Sandow Birk was featured on KQED’s Spark when he was making paintings about an imagined war between Northern and Southern California. He was also making a film based on Dante’s Inferno that starred handmade puppets. Since making the movie, Birk has been busy in his studio, working with different mediums and themes to create his highly-charged works, which sometimes comment on politicized events we hear about in the news such as the war in Iraq.
Birk’s most recent project, American Qur’an, is a hand-transcribed and illustrated version of the Qur’an. After spending years surfing in Islamic countries, Birk wondered about the contents of the Qur’an, and so he began reading it, then later transcribing it along with his own visual interpretations of the text. Hear more about the project in the artist’s own words in our new video, In the Gallery With Sandow Birk. Watch it with your students and follow-up with activities in our educator guide.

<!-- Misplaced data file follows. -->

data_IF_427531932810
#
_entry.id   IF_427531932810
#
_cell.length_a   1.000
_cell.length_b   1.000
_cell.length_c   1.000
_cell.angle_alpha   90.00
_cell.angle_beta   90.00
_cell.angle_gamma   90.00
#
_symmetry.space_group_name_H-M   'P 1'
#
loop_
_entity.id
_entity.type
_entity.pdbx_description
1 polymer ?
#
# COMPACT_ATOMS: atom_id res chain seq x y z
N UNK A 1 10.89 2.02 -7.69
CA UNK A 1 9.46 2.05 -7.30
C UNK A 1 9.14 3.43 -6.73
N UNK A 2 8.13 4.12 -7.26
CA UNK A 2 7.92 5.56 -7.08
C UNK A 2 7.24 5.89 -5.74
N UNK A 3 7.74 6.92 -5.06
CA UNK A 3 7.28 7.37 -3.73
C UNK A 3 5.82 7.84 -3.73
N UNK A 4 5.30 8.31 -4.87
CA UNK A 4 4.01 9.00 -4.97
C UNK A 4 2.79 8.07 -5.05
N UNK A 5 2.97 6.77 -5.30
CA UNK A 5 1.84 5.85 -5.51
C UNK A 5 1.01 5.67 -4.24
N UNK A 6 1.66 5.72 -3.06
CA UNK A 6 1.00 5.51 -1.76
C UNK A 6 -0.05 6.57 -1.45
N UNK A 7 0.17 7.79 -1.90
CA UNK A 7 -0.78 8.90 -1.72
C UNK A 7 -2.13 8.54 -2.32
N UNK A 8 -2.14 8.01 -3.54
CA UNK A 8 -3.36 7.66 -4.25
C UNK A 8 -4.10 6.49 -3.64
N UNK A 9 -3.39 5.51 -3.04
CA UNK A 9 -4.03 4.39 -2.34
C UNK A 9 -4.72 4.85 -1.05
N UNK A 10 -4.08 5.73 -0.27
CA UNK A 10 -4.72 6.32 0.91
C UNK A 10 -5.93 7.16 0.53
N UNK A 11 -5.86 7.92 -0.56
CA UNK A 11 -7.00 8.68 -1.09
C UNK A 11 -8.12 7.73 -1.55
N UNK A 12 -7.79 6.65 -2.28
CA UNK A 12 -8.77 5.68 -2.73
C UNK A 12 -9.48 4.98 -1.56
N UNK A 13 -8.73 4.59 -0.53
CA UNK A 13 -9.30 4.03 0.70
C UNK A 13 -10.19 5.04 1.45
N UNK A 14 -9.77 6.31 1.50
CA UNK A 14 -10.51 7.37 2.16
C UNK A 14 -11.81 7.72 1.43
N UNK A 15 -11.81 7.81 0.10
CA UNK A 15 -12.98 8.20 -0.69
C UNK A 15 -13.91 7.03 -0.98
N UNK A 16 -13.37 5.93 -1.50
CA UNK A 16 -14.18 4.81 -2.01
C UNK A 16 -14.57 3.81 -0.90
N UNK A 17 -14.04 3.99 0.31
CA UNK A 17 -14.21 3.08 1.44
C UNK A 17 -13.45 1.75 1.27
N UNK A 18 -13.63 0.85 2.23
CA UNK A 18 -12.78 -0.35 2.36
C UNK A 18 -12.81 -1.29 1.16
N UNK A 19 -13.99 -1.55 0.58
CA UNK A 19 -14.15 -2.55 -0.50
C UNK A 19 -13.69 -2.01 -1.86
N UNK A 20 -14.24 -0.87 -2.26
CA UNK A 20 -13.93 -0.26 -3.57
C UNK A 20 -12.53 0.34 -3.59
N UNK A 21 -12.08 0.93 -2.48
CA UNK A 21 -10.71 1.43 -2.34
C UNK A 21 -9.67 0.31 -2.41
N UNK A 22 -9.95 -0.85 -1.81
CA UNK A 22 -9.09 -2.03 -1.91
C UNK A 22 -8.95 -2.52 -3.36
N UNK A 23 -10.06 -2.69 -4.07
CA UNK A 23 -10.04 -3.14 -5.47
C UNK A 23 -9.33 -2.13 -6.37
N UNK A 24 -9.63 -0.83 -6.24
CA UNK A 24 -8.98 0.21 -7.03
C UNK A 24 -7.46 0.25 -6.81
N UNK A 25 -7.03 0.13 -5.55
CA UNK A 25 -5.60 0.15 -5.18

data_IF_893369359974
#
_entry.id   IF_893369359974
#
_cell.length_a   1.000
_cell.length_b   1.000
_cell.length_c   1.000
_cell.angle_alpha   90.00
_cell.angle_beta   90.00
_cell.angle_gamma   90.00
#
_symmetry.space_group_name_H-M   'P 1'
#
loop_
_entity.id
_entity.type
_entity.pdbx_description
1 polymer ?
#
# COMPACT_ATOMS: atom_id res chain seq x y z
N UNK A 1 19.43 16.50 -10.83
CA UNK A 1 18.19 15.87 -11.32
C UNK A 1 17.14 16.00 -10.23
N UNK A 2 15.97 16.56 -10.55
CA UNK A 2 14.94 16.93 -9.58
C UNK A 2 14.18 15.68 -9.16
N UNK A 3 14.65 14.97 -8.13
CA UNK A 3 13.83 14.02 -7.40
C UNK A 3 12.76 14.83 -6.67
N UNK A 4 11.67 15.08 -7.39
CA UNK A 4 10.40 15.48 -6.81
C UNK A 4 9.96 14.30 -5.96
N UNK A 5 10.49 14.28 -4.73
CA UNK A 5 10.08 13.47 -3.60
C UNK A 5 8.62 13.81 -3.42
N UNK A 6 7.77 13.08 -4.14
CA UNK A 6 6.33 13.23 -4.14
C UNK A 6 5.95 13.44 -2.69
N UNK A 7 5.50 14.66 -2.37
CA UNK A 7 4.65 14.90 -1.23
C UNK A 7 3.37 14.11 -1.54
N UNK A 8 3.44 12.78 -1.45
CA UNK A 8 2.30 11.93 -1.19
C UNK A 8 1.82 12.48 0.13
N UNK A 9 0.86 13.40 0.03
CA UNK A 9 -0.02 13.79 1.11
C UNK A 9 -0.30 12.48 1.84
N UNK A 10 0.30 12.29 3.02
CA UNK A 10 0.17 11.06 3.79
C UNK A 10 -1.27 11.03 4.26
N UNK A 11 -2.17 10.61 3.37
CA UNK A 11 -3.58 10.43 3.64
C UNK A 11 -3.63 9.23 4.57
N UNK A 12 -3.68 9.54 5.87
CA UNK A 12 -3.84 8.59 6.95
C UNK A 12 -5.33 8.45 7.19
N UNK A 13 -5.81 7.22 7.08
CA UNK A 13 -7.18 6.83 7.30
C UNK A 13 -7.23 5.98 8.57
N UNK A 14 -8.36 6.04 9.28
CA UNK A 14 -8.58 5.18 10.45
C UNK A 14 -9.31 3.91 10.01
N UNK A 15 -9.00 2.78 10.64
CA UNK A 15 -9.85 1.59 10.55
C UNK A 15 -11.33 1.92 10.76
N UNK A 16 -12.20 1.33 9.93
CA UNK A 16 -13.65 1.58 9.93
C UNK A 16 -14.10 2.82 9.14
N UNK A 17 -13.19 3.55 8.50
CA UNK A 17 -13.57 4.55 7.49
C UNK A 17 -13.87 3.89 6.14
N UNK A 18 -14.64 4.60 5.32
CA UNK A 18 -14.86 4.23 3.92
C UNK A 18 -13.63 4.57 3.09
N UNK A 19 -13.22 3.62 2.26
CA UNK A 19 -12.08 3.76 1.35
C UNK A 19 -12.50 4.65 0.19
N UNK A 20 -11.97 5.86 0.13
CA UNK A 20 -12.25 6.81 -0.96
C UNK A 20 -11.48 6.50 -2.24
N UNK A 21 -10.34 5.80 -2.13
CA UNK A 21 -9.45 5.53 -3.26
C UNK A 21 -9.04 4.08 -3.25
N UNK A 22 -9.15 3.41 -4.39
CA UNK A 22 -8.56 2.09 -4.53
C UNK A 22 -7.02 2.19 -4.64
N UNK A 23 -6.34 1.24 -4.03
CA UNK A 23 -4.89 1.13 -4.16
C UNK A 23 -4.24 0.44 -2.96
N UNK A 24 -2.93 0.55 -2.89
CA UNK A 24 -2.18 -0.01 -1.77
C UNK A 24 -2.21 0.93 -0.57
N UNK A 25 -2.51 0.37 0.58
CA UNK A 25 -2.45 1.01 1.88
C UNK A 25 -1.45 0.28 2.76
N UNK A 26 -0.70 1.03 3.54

And don’t forget to watch Sandow Birk’s Spark video from 2006 on the Spark site where you’ll find an additional educator guide that will help you and your students further explore the work of this artist.